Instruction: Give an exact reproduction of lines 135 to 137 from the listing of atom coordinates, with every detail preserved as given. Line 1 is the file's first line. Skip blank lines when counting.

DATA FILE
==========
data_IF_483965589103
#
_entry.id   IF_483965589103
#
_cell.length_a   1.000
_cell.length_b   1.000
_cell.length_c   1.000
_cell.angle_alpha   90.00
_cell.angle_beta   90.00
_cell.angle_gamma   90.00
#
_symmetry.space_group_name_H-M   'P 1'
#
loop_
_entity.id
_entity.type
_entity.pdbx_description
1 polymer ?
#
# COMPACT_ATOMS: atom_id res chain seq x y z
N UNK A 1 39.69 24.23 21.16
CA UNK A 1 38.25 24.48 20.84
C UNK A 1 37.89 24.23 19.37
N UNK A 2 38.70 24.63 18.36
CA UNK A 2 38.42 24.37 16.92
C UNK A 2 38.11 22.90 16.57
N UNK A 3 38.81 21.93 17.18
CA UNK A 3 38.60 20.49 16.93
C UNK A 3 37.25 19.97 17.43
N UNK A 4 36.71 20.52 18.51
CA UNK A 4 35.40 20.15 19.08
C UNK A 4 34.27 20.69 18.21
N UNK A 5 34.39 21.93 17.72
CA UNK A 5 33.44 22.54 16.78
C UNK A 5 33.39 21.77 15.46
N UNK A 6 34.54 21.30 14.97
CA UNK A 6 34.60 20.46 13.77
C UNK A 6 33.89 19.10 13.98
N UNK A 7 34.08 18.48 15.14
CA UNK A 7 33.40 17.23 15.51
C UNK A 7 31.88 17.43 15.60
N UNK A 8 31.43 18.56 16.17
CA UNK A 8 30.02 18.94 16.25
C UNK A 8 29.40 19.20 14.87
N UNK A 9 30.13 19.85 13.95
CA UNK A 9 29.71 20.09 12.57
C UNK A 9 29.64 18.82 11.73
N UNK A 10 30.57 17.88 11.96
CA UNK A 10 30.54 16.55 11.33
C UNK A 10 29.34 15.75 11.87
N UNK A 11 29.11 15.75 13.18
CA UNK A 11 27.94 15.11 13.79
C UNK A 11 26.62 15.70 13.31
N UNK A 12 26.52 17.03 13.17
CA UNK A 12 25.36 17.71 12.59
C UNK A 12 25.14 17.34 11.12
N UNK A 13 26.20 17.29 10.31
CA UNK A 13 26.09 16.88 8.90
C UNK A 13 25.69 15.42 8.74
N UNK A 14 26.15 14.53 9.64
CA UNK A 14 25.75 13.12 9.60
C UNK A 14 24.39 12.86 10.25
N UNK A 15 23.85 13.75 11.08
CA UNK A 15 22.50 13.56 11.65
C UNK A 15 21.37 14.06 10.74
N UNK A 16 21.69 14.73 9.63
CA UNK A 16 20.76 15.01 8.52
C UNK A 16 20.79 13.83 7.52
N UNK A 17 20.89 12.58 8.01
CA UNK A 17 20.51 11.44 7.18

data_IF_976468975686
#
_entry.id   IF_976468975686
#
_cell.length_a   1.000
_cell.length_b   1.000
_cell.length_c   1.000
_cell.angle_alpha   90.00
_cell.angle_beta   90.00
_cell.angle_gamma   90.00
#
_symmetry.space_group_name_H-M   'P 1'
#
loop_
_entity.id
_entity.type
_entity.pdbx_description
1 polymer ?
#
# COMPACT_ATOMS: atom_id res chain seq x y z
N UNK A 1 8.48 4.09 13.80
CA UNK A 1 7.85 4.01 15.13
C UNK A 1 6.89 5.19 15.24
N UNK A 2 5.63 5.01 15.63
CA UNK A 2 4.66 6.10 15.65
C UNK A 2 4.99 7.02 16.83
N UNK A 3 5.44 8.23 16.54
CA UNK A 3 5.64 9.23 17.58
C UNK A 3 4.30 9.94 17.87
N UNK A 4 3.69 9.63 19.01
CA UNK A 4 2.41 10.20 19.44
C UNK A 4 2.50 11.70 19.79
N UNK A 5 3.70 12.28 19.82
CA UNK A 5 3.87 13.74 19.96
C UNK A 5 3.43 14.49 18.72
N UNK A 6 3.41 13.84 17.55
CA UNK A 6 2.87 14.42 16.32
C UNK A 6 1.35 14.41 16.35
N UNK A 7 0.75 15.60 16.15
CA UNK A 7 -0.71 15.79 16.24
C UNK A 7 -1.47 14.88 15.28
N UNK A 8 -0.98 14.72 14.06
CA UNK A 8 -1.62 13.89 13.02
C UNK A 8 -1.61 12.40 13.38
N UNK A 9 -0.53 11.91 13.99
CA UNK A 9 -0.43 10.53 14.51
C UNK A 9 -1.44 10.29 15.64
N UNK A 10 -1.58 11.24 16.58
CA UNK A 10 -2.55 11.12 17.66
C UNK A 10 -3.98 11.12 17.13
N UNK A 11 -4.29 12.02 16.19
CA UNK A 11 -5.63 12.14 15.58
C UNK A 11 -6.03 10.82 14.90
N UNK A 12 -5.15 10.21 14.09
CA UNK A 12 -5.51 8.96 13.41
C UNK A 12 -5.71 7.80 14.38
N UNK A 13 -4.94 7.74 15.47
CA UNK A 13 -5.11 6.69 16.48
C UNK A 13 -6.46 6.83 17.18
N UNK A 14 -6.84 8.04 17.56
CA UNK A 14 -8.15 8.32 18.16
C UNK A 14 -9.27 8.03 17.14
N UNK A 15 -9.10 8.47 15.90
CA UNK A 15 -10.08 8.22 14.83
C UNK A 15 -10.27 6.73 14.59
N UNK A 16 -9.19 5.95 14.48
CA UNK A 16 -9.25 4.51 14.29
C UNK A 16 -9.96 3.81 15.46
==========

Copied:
C UNK A 15 -10.27 6.73 14.59
N UNK A 16 -9.19 5.95 14.48
CA UNK A 16 -9.25 4.51 14.29